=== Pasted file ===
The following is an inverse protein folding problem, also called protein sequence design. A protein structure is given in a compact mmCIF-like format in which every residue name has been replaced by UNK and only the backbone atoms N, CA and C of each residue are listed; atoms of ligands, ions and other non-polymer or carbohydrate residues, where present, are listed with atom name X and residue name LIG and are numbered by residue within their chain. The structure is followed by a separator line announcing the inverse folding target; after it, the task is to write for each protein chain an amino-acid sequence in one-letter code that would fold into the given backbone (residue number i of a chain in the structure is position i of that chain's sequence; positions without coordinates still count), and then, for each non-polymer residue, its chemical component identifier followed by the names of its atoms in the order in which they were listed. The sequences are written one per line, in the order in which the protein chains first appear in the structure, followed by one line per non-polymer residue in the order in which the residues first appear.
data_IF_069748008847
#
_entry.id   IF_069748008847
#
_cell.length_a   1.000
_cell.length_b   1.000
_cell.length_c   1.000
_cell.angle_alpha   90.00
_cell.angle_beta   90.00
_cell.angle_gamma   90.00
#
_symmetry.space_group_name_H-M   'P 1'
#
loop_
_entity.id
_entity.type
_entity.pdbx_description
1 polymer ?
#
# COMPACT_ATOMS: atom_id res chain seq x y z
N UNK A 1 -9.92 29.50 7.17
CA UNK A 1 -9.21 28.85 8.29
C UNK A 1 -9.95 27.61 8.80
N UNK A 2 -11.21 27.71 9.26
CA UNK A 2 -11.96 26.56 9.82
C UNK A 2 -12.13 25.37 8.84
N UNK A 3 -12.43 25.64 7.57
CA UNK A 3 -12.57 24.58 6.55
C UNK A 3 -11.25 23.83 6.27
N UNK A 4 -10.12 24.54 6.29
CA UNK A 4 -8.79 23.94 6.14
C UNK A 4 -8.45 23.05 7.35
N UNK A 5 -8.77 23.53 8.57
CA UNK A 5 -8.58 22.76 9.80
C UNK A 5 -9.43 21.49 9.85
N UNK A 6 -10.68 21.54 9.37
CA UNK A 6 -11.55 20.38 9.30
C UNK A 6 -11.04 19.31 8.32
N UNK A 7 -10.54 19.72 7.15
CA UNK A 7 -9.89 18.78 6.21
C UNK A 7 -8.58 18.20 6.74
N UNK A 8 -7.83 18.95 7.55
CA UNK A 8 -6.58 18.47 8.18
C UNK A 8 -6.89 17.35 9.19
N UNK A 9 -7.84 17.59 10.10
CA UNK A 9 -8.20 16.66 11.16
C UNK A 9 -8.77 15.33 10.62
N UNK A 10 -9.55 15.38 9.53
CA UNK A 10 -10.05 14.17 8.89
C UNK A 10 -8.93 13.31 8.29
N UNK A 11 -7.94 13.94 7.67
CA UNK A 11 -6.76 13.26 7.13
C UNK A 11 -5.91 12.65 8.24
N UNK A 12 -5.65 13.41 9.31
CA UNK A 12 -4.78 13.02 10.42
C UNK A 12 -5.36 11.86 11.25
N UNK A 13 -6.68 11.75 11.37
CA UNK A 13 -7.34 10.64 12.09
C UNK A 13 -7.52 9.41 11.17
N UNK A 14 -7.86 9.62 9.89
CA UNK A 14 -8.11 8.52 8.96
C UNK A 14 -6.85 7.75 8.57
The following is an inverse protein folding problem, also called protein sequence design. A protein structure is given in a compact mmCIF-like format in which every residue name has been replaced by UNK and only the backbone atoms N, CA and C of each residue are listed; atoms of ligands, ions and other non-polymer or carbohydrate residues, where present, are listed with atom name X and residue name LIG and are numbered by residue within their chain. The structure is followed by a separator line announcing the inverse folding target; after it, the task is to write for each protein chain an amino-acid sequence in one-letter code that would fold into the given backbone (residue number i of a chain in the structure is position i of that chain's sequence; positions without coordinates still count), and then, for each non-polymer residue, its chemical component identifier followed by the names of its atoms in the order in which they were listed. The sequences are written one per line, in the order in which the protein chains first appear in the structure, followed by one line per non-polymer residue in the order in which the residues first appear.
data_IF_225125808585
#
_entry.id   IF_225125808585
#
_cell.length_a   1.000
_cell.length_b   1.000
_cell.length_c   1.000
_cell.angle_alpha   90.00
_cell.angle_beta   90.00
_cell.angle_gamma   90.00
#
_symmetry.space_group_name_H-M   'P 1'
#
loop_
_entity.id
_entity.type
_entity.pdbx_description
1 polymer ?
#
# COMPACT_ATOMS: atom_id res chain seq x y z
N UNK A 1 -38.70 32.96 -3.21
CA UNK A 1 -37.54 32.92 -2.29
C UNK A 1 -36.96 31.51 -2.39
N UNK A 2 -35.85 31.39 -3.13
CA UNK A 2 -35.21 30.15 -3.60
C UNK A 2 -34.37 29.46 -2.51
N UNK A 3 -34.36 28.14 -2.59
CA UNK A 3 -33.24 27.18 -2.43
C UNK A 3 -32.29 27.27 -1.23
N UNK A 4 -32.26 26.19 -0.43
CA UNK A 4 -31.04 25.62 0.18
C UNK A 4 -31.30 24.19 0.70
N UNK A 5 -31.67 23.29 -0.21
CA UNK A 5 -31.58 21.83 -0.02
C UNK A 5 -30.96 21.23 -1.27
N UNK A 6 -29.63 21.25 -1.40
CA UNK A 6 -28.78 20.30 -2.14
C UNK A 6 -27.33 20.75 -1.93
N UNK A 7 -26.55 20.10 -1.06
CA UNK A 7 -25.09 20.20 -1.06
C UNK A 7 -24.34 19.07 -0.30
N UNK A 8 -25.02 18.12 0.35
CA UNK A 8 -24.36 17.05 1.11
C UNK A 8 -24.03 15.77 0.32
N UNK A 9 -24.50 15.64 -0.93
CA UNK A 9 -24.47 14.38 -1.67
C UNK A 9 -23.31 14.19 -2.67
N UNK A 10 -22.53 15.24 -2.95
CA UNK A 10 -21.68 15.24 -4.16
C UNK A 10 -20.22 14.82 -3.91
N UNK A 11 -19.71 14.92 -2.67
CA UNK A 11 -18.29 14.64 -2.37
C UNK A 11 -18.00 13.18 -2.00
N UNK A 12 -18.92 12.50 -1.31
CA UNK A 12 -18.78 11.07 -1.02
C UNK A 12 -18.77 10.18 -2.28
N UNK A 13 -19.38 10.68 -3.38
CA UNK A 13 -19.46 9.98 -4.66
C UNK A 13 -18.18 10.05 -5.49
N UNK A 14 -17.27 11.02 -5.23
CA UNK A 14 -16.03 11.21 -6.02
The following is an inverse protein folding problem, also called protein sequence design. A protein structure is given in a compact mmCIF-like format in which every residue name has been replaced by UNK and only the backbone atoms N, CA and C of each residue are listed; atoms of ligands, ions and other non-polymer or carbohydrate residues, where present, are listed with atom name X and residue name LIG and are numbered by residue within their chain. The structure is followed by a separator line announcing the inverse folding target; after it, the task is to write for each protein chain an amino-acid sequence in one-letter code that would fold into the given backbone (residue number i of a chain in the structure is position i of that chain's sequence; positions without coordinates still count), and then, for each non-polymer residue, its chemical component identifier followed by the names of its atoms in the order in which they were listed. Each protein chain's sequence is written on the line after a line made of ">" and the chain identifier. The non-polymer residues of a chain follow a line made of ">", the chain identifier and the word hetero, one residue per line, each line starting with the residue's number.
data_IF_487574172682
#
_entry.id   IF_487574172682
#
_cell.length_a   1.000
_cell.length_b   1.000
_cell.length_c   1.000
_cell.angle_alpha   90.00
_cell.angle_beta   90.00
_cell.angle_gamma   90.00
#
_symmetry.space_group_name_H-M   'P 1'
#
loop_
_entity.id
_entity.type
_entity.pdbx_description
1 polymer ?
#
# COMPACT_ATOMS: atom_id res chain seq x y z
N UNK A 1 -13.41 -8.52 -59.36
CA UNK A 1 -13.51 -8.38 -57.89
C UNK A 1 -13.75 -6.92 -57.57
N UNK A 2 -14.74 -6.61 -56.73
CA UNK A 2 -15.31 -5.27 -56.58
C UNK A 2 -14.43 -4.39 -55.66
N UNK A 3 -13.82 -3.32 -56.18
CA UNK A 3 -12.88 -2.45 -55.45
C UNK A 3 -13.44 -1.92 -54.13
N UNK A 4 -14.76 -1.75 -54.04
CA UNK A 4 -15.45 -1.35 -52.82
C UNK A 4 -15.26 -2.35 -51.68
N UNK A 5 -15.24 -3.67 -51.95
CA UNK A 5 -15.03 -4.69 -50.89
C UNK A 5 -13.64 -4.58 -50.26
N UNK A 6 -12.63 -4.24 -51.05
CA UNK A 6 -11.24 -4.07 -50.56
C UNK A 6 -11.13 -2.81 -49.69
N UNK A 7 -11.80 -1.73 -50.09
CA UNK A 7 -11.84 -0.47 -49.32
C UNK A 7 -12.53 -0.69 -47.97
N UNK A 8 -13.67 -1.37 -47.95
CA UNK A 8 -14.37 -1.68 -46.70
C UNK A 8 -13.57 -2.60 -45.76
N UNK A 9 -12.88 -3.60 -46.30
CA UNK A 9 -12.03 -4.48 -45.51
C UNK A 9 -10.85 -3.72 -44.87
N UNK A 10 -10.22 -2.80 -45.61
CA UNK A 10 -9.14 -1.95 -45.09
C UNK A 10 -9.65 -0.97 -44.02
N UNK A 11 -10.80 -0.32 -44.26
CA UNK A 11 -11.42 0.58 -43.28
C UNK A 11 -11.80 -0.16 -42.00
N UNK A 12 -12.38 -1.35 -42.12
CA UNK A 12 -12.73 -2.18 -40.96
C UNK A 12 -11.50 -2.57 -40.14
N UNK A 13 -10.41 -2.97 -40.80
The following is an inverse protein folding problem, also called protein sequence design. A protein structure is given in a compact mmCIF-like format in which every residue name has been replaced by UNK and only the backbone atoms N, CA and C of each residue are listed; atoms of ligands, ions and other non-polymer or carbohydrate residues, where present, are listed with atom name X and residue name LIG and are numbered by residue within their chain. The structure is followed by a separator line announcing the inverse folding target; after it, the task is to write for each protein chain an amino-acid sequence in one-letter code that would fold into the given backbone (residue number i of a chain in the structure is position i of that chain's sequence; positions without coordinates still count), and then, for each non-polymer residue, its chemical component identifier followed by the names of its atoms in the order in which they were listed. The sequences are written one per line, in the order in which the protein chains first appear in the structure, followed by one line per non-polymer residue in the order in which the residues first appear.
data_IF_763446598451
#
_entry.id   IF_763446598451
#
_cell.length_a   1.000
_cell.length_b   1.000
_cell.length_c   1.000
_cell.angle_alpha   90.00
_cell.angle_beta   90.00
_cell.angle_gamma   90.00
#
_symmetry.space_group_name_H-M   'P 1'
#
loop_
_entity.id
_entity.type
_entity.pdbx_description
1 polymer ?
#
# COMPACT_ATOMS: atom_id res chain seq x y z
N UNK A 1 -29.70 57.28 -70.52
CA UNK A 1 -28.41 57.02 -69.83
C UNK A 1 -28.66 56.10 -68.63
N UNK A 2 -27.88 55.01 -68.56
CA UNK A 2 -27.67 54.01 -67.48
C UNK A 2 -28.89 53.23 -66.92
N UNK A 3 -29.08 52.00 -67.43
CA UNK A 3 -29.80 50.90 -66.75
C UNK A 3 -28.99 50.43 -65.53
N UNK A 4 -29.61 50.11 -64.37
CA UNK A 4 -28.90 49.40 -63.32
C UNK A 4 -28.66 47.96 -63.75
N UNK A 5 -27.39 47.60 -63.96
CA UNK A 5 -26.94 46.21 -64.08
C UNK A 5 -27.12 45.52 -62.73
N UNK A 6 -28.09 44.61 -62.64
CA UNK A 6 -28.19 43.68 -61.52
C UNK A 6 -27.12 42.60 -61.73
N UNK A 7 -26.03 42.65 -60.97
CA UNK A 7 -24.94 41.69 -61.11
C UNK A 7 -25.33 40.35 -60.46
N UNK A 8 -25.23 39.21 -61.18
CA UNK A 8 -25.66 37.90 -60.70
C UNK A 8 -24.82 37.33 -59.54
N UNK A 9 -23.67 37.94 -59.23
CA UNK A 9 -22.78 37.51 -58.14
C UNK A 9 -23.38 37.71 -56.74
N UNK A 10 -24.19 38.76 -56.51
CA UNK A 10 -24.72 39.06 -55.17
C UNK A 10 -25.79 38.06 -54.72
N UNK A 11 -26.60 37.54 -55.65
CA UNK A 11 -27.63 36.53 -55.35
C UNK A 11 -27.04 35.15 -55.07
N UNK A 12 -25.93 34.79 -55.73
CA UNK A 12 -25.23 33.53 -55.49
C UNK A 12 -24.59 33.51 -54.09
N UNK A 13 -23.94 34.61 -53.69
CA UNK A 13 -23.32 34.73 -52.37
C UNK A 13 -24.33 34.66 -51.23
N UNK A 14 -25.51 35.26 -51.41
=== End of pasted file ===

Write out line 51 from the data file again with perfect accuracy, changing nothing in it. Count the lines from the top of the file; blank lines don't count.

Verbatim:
C UNK A 10 -8.93 13.31 8.29